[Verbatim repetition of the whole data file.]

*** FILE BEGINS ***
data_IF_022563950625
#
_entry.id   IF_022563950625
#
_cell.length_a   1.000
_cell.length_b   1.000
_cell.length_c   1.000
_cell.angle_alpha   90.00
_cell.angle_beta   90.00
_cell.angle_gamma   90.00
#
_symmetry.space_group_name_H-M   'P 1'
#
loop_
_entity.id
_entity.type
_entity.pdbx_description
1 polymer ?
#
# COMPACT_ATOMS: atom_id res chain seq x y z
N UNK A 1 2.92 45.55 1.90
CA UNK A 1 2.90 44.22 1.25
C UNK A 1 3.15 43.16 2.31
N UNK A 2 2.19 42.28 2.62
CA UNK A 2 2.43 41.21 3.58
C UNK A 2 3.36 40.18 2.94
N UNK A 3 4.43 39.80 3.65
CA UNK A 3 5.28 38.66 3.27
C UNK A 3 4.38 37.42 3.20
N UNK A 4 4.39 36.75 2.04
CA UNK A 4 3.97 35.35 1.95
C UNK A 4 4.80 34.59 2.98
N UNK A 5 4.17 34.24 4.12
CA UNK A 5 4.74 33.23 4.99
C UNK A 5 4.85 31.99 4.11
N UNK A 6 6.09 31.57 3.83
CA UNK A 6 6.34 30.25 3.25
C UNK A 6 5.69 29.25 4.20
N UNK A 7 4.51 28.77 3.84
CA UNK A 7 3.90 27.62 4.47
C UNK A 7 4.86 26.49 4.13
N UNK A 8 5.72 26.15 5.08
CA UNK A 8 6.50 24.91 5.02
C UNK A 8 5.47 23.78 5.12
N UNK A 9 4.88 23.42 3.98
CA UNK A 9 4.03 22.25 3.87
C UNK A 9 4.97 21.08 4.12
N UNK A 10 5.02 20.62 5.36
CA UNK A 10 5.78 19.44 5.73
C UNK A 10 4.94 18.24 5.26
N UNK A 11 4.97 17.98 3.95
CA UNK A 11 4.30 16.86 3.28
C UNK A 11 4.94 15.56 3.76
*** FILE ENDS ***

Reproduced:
data_IF_022563950625
#
_entry.id   IF_022563950625
#
_cell.length_a   1.000
_cell.length_b   1.000
_cell.length_c   1.000
_cell.angle_alpha   90.00
_cell.angle_beta   90.00
_cell.angle_gamma   90.00
#
_symmetry.space_group_name_H-M   'P 1'
#
loop_
_entity.id
_entity.type
_entity.pdbx_description
1 polymer ?
#
# COMPACT_ATOMS: atom_id res chain seq x y z
N UNK A 1 2.92 45.55 1.90
CA UNK A 1 2.90 44.22 1.25
C UNK A 1 3.15 43.16 2.31
N UNK A 2 2.19 42.28 2.62
CA UNK A 2 2.43 41.21 3.58
C UNK A 2 3.36 40.18 2.94
N UNK A 3 4.43 39.80 3.65
CA UNK A 3 5.28 38.66 3.27
C UNK A 3 4.38 37.42 3.20
N UNK A 4 4.39 36.75 2.04
CA UNK A 4 3.97 35.35 1.95
C UNK A 4 4.80 34.59 2.98
N UNK A 5 4.17 34.24 4.12
CA UNK A 5 4.74 33.23 4.99
C UNK A 5 4.85 31.99 4.11
N UNK A 6 6.09 31.57 3.83
CA UNK A 6 6.34 30.25 3.25
C UNK A 6 5.69 29.25 4.20
N UNK A 7 4.51 28.77 3.84
CA UNK A 7 3.90 27.62 4.47
C UNK A 7 4.86 26.49 4.13
N UNK A 8 5.72 26.15 5.08
CA UNK A 8 6.50 24.91 5.02
C UNK A 8 5.47 23.78 5.12
N UNK A 9 4.88 23.42 3.98
CA UNK A 9 4.03 22.25 3.87
C UNK A 9 4.97 21.08 4.12
N UNK A 10 5.02 20.62 5.36
CA UNK A 10 5.78 19.44 5.73
C UNK A 10 4.94 18.24 5.26
N UNK A 11 4.97 17.98 3.95
CA UNK A 11 4.30 16.86 3.28
C UNK A 11 4.94 15.56 3.76